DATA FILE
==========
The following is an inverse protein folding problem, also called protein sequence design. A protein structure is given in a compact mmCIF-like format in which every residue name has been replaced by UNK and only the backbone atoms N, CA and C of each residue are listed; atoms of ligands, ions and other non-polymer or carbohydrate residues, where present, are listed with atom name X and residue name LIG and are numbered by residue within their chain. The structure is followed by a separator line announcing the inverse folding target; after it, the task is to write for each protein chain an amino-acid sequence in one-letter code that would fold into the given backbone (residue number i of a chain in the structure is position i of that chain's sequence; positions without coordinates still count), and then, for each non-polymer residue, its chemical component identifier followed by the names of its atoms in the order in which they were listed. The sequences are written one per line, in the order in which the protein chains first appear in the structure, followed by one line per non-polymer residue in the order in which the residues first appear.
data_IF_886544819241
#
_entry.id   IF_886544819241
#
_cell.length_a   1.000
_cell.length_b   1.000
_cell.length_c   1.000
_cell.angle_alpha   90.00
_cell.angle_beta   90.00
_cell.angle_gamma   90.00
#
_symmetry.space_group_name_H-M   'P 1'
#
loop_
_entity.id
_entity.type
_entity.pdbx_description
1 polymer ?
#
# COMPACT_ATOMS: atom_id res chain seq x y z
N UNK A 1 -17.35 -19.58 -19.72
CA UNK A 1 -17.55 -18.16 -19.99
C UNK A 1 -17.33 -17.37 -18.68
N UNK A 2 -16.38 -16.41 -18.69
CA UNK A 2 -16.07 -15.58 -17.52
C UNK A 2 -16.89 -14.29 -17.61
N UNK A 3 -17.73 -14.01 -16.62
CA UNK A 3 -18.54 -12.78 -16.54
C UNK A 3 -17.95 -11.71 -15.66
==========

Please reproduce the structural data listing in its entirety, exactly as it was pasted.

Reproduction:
The following is an inverse protein folding problem, also called protein sequence design. A protein structure is given in a compact mmCIF-like format in which every residue name has been replaced by UNK and only the backbone atoms N, CA and C of each residue are listed; atoms of ligands, ions and other non-polymer or carbohydrate residues, where present, are listed with atom name X and residue name LIG and are numbered by residue within their chain. The structure is followed by a separator line announcing the inverse folding target; after it, the task is to write for each protein chain an amino-acid sequence in one-letter code that would fold into the given backbone (residue number i of a chain in the structure is position i of that chain's sequence; positions without coordinates still count), and then, for each non-polymer residue, its chemical component identifier followed by the names of its atoms in the order in which they were listed. The sequences are written one per line, in the order in which the protein chains first appear in the structure, followed by one line per non-polymer residue in the order in which the residues first appear.
data_IF_886544819241
#
_entry.id   IF_886544819241
#
_cell.length_a   1.000
_cell.length_b   1.000
_cell.length_c   1.000
_cell.angle_alpha   90.00
_cell.angle_beta   90.00
_cell.angle_gamma   90.00
#
_symmetry.space_group_name_H-M   'P 1'
#
loop_
_entity.id
_entity.type
_entity.pdbx_description
1 polymer ?
#
# COMPACT_ATOMS: atom_id res chain seq x y z
N UNK A 1 -17.35 -19.58 -19.72
CA UNK A 1 -17.55 -18.16 -19.99
C UNK A 1 -17.33 -17.37 -18.68
N UNK A 2 -16.38 -16.41 -18.69
CA UNK A 2 -16.07 -15.58 -17.52
C UNK A 2 -16.89 -14.29 -17.61
N UNK A 3 -17.73 -14.01 -16.62
CA UNK A 3 -18.54 -12.78 -16.54
C UNK A 3 -17.95 -11.71 -15.66